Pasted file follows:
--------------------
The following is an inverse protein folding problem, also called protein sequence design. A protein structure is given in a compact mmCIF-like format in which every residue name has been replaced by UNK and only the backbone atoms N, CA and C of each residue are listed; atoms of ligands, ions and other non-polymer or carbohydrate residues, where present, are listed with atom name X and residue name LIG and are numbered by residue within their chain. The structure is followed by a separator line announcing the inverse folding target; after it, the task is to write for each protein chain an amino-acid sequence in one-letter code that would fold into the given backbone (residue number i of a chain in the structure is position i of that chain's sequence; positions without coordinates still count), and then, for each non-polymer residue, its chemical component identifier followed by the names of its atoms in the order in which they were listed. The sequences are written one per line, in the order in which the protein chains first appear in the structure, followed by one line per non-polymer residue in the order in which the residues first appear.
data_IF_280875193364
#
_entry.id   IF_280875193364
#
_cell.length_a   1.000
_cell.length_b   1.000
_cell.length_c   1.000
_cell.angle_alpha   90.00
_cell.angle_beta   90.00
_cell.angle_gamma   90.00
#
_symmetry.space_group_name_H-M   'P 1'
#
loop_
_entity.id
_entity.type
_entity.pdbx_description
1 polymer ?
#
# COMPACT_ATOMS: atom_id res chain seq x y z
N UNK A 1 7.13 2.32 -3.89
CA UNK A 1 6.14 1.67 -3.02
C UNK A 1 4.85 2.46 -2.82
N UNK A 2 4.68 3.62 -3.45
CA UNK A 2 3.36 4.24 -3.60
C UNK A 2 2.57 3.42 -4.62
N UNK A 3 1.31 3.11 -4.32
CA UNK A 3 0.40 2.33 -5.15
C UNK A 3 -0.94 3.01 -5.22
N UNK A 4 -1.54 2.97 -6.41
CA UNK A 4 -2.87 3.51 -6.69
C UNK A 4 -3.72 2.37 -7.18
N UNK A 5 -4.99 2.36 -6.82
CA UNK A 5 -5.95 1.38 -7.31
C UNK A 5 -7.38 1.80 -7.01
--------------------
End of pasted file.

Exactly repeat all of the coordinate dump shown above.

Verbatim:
The following is an inverse protein folding problem, also called protein sequence design. A protein structure is given in a compact mmCIF-like format in which every residue name has been replaced by UNK and only the backbone atoms N, CA and C of each residue are listed; atoms of ligands, ions and other non-polymer or carbohydrate residues, where present, are listed with atom name X and residue name LIG and are numbered by residue within their chain. The structure is followed by a separator line announcing the inverse folding target; after it, the task is to write for each protein chain an amino-acid sequence in one-letter code that would fold into the given backbone (residue number i of a chain in the structure is position i of that chain's sequence; positions without coordinates still count), and then, for each non-polymer residue, its chemical component identifier followed by the names of its atoms in the order in which they were listed. The sequences are written one per line, in the order in which the protein chains first appear in the structure, followed by one line per non-polymer residue in the order in which the residues first appear.
data_IF_280875193364
#
_entry.id   IF_280875193364
#
_cell.length_a   1.000
_cell.length_b   1.000
_cell.length_c   1.000
_cell.angle_alpha   90.00
_cell.angle_beta   90.00
_cell.angle_gamma   90.00
#
_symmetry.space_group_name_H-M   'P 1'
#
loop_
_entity.id
_entity.type
_entity.pdbx_description
1 polymer ?
#
# COMPACT_ATOMS: atom_id res chain seq x y z
N UNK A 1 7.13 2.32 -3.89
CA UNK A 1 6.14 1.67 -3.02
C UNK A 1 4.85 2.46 -2.82
N UNK A 2 4.68 3.62 -3.45
CA UNK A 2 3.36 4.24 -3.60
C UNK A 2 2.57 3.42 -4.62
N UNK A 3 1.31 3.11 -4.32
CA UNK A 3 0.40 2.33 -5.15
C UNK A 3 -0.94 3.01 -5.22
N UNK A 4 -1.54 2.97 -6.41
CA UNK A 4 -2.87 3.51 -6.69
C UNK A 4 -3.72 2.37 -7.18
N UNK A 5 -4.99 2.36 -6.82
CA UNK A 5 -5.95 1.38 -7.31
C UNK A 5 -7.38 1.80 -7.01